Ulnar nerve examination showed hypo-echogenicity in 55% and an oligo-fascicular pattern in 7.1% in a study by Bathala et al.9 In another study, hypoechoic areas and loss of fascicular pattern were noted in 61.4% and focal hyperechoic areas in 48.9%.16 These features indicate partial or complete loss of fascicular architecture. HRUS observations can be classified as (i) normal, (ii) enlarged nerves with abnormal fascicles, and (iii) enlarged nerves lacking fascicular architecture.17 Elias et al. also reported a ‘branching’ pattern within the hypo-echoic fascicles.8 These features mirror the histological changes and can be used to distinguish leprosy from other neuropathies such as entrapment neuropathies. However, this visual grading is subjective and there is a need for studies focussing on quantitative assessment using automatic threshold methods for detecting abnormal nerve echogenicity in patients with leprosy.18
Increased vascularity within the nerves can be detected using colour Doppler that reflects intra-neural vascular dilation due to an inflammatory reaction within the nerves during lepra reactions.6,17,19,20 Endo-neural vascularity was demonstrated sonographically in 37.5% of nerves with lepra reaction.16 Increased vascularity correlated with cross-sectional area in some studies, but not in others.6,9 Increased blood flow may be detected in a small proportion of subjects without thickened nerves and may be an early marker of nerve involvement.6 Increased vascularity has been documented in multiple nerves and even in nerves distal from the clinically evident skin lesions in the setting of lepra reactions. This feature may be used to identify peripheral nerves in the state of reaction and pre-empt initiation of steroid therapy even before the onset of symptoms and nerve damage. Post-treatment improvement in hyper-vascularity has been shown to correlate with clinical improvement. On the other hand, persistence of hypervascularity may point towards continued disease activity and therefore the need for continuing treatment for a longer period.17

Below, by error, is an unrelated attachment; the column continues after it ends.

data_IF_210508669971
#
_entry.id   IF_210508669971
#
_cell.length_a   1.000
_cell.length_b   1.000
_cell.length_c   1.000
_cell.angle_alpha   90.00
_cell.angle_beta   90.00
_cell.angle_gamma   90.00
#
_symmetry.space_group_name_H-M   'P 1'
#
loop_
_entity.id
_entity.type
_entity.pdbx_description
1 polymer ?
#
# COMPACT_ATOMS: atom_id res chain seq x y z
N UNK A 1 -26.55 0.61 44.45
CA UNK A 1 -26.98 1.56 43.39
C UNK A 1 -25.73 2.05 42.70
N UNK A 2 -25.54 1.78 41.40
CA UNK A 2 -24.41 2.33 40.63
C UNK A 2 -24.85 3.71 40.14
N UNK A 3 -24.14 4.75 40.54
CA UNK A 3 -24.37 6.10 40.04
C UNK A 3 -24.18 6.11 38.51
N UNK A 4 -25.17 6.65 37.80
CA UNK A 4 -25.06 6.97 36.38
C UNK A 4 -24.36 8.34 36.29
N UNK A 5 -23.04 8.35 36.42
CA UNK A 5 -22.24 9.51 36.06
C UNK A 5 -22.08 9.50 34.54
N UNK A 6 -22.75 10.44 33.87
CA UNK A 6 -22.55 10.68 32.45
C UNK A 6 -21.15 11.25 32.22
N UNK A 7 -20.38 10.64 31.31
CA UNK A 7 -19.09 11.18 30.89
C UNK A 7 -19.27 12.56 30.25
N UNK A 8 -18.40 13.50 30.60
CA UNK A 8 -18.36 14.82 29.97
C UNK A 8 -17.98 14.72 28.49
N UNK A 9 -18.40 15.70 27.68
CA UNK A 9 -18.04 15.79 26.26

Ultrasound elastography, a technique for identifying elasticity of soft tissues based on the capacity for internal displacement/deformation in response to biomechanical stress, has also been recently applied in leprous neuropathy. The strain ratio of median nerve to flexor digitorum superficialis muscle was distinctly reduced in patients with leprosy as compared to healthy controls, and was lower in those with lepra reaction.21 This is a marker of ‘stiffer’ nerves and may be a useful indicator of fibrosis and thereby as a potential prognostic biomarker.
The size, number and extent of nerves involved in different forms of leprosy, i.e., paucibacillary vs multibacillary and tuberculoid vs lepromatous, reactions and relapses, remain to be studied extensively. Apart from enlarged nerves, hypo-echoic fascicles, loss of fascicular architecture, epineural thickening, edema, increased vascularity and abscesses can be identified by HRUS. While, there exists an established classification for cutaneous manifestations in leprosy that reflects the bacterial load and the immune status of the host, we do not have a uniform classification system for leprous neuropathy. Setting up a systematic ultrasound protocol that complements the neurological examination, may open up avenues for a robust scoring system, which would serve not only as a basis for subtyping leprous neuropathy based on the pathology, but also to guide the duration and intensity of treatment and follow-up, as well as for comparison across different cohorts in the setting of drug trials.